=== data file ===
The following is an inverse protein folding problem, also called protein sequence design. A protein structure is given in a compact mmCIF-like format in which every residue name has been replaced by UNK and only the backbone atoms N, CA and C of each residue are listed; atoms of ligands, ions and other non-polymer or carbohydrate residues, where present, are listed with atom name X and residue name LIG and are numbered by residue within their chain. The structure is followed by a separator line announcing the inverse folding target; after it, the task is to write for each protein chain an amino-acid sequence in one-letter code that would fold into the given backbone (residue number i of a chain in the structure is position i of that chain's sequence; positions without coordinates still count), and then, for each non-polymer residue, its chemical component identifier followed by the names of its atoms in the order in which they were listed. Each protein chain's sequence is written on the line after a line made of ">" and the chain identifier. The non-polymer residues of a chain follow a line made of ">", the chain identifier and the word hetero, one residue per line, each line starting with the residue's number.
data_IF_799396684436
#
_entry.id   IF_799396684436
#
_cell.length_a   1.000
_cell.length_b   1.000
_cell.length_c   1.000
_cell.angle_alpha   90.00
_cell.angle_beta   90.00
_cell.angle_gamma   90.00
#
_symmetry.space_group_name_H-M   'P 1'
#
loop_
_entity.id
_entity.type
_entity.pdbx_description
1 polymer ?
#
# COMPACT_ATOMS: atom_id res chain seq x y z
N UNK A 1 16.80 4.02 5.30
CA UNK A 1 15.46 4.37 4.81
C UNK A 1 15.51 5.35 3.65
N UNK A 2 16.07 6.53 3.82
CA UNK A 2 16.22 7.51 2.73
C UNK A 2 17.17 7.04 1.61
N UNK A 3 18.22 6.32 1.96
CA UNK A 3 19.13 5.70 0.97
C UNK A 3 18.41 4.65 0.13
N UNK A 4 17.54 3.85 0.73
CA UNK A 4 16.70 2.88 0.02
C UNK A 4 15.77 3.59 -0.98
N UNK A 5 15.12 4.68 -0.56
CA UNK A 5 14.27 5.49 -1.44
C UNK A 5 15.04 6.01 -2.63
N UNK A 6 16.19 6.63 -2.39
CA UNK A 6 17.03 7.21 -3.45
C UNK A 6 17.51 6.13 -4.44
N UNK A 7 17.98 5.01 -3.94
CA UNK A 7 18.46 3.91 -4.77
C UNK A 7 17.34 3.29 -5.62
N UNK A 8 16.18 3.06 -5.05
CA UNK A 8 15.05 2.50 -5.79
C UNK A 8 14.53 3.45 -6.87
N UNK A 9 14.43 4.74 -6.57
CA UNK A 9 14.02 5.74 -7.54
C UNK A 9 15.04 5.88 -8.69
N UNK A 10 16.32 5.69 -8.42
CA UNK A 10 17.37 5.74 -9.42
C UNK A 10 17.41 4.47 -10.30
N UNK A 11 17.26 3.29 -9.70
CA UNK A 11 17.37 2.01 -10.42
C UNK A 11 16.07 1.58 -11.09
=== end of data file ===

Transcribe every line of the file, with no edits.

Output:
The following is an inverse protein folding problem, also called protein sequence design. A protein structure is given in a compact mmCIF-like format in which every residue name has been replaced by UNK and only the backbone atoms N, CA and C of each residue are listed; atoms of ligands, ions and other non-polymer or carbohydrate residues, where present, are listed with atom name X and residue name LIG and are numbered by residue within their chain. The structure is followed by a separator line announcing the inverse folding target; after it, the task is to write for each protein chain an amino-acid sequence in one-letter code that would fold into the given backbone (residue number i of a chain in the structure is position i of that chain's sequence; positions without coordinates still count), and then, for each non-polymer residue, its chemical component identifier followed by the names of its atoms in the order in which they were listed. Each protein chain's sequence is written on the line after a line made of ">" and the chain identifier. The non-polymer residues of a chain follow a line made of ">", the chain identifier and the word hetero, one residue per line, each line starting with the residue's number.
data_IF_799396684436
#
_entry.id   IF_799396684436
#
_cell.length_a   1.000
_cell.length_b   1.000
_cell.length_c   1.000
_cell.angle_alpha   90.00
_cell.angle_beta   90.00
_cell.angle_gamma   90.00
#
_symmetry.space_group_name_H-M   'P 1'
#
loop_
_entity.id
_entity.type
_entity.pdbx_description
1 polymer ?
#
# COMPACT_ATOMS: atom_id res chain seq x y z
N UNK A 1 16.80 4.02 5.30
CA UNK A 1 15.46 4.37 4.81
C UNK A 1 15.51 5.35 3.65
N UNK A 2 16.07 6.53 3.82
CA UNK A 2 16.22 7.51 2.73
C UNK A 2 17.17 7.04 1.61
N UNK A 3 18.22 6.32 1.96
CA UNK A 3 19.13 5.70 0.97
C UNK A 3 18.41 4.65 0.13
N UNK A 4 17.54 3.85 0.73
CA UNK A 4 16.70 2.88 0.02
C UNK A 4 15.77 3.59 -0.98
N UNK A 5 15.12 4.68 -0.56
CA UNK A 5 14.27 5.49 -1.44
C UNK A 5 15.04 6.01 -2.63
N UNK A 6 16.19 6.63 -2.39
CA UNK A 6 17.03 7.21 -3.45
C UNK A 6 17.51 6.13 -4.44
N UNK A 7 17.98 5.01 -3.94
CA UNK A 7 18.46 3.91 -4.77
C UNK A 7 17.34 3.29 -5.62
N UNK A 8 16.18 3.06 -5.05
CA UNK A 8 15.05 2.50 -5.79
C UNK A 8 14.53 3.45 -6.87
N UNK A 9 14.43 4.74 -6.57
CA UNK A 9 14.02 5.74 -7.54
C UNK A 9 15.04 5.88 -8.69
N UNK A 10 16.32 5.69 -8.42
CA UNK A 10 17.37 5.74 -9.42
C UNK A 10 17.41 4.47 -10.30
N UNK A 11 17.26 3.29 -9.70
CA UNK A 11 17.37 2.01 -10.42
C UNK A 11 16.07 1.58 -11.09